These men were mostly shy with their letters and their tales of love. That was sacred ground, upon which no strange, rude feet could pass. No gold hunter there, perhaps, but had his love his one only love, without a chance or possibility of changing the object of his devotion, even if he had desired it. Men must love as well as women. It is the most natural and, consequently, the most proper thing on earth. Imagine how intensified and how tender a man's devotion would become under circumstances like these. The one image in his heart, the one hope HER. So much time to think, bending to the work in the running water under the trees, on the narrow trail beneath the shadows of the forest, by the camp and cabin fire, her face and hers only, with no new face rising up, crossing his path, confronting him for days, for months, for years see how holy a thing his love would grow to be. This, you observe, is a new man, a new manner of lover. Love, I say, is a requirement, a necessity. It is as necessary for a complete man to love as it is for him to breathe pure air. And it is as natural.

These men, being so far removed from any personal contact with the objects of their affections, and only now and then at long intervals receiving letters, all marked and remarked across the backs from the remailings from camp to camp, of course knew of no interruptions in the current of their devotion, and loved in a singularly earnest and sincere way. I doubt if there be anything like it in history.

When men go to war, they have the glory and excitement of battle to allure them, then the eyes of many women are upon them; they are not locked up like these men of the Sierras, with only their work and the one thing to think of. When they go to sea, sailors find new faces in every port; but these men, from the time they crossed the Missouri or left the Atlantic coast, had known no strange gods, hardly heard a woman's voice, till they returned.

But let us return to this one firm first woman, who had come into camp and taken at once upon her shoulders the task of washing and mending the miners' clothes. Men, even the most bloated and besotted, walked as straight as possible up the trail that led by the Widow's cabin, as they passed that way at night; and kept back their jokes and war whoops till far up the creek and out of her hearing in the pines.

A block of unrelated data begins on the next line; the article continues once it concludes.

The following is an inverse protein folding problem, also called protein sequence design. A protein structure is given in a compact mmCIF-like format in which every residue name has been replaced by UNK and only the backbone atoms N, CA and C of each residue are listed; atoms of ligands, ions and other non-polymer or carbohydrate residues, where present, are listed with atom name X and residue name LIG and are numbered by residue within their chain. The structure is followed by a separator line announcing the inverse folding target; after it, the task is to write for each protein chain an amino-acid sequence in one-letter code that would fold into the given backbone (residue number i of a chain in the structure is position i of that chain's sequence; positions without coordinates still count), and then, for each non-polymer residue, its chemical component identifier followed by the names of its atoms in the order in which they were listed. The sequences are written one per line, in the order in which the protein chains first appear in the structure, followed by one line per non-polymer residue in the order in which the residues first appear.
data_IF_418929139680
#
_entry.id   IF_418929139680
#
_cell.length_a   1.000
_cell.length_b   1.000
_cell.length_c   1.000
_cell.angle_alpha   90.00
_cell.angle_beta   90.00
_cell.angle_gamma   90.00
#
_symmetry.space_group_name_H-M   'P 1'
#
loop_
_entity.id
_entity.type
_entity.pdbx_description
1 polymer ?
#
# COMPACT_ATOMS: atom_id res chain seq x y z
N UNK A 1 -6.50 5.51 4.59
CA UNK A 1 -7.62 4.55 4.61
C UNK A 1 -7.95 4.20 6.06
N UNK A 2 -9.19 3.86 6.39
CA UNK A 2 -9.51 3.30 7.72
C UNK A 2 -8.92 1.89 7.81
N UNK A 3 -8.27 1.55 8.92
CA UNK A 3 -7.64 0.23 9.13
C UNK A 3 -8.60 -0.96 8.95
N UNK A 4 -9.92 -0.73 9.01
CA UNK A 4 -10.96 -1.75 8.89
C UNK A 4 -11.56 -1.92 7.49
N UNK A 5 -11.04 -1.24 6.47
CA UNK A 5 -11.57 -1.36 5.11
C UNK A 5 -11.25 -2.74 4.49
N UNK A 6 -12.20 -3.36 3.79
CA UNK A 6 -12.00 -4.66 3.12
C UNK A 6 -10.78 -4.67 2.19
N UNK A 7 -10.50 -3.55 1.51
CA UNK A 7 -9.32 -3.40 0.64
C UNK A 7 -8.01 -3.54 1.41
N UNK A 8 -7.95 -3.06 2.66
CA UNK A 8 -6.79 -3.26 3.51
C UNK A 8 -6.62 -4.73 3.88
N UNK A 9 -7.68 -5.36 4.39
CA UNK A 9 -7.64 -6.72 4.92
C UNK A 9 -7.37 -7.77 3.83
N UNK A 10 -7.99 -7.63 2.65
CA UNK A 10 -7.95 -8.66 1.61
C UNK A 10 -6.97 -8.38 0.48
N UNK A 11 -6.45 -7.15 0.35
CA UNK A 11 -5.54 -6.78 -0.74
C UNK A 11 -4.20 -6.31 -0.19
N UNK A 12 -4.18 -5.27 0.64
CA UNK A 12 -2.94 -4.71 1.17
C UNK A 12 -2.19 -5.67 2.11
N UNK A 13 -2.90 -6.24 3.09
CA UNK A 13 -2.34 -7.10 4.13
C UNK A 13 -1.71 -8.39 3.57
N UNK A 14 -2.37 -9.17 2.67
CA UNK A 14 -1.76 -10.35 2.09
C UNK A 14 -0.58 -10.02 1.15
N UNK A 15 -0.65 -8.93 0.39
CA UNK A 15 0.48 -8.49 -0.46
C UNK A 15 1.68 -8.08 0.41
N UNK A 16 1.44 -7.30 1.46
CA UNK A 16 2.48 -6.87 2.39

A general improvement was noticed in all who dwelt in sight or hearing of her cabin. In fact, that portion of the creek became a sort of West End, and cabin rent went up in that vicinity. Men were made better, gentler. No doubt of that. If, then, one plain woman, rude herself by nature, can do so much, what is not left for gentle and cultured woman, who is or should be the true missionary of the West the world?

A woman's weakness is her strength,

She was tall, gentle, genial too, and soon a favorite with her many, many patrons. She had a scar on the left side of her face, they said, reaching from the chin to the cheek; but with a woman's tact, she always kept her right side to her company, and the scar was not always noticed.

What had been her history, what troubles she had had, what tempests she had stood against, or what great storm had blown this solitary woman far into the great black sea of firs that belts about and lies in the shadow of the Sierras, like a lone white sea dove you sometimes find far out in the China seas, no man knew; and, be it said to the credit of the Forks, no man cared to inquire.

This meeting together, this coming and going of thousands of men from all parts of the earth, where each man stood on the character he made there in a day, deadened curiosity, perhaps.

At all events, you can go, a stranger, today, any where along the Pacific, and, if your character indicates the gentleman, you are accepted as such, and no man cares to ask of your antecedents. A convenient thing, I grant, for many; but, nevertheless, a good thing, and a correct thing for any country.

The old Jewish law of every seven years forgiving each man his debt was an age in advance of our laws of today; and, if any means could be devised by which every seven years to forgive all men their offences, and let them begin life anew all together, an even start, it would be better still.

How the work did pour in upon this first woman in, this wild Eden set with thorns and with thistles! There were not many clothes in the Forks that were worth washing, but the few pieces that were presentable came almost every day to the door of the Widow to be taken in by the little hand that ever opened to the knock of the miners' knuckles on the door, and reached through the partly opened place, and drew back timidly and with scarce a word.

No man had yet entered her cabin. The wise little woman! If one man had been so favored, without good and sufficient reason, then jealousy, unless others had been allowed to enter also, would have made a funeral, and very soon, too, with that one favored man the central figure.

No man had entered that cabin; but a boy had, and oftentime too. In fact from the first little Billie Piper, whose cabin, as I have said, stood hard by, seemed to be as much at home and as much in place with the Widow as he was out of place with the men. The friendship here made him enemies elsewhere. Such is human nature.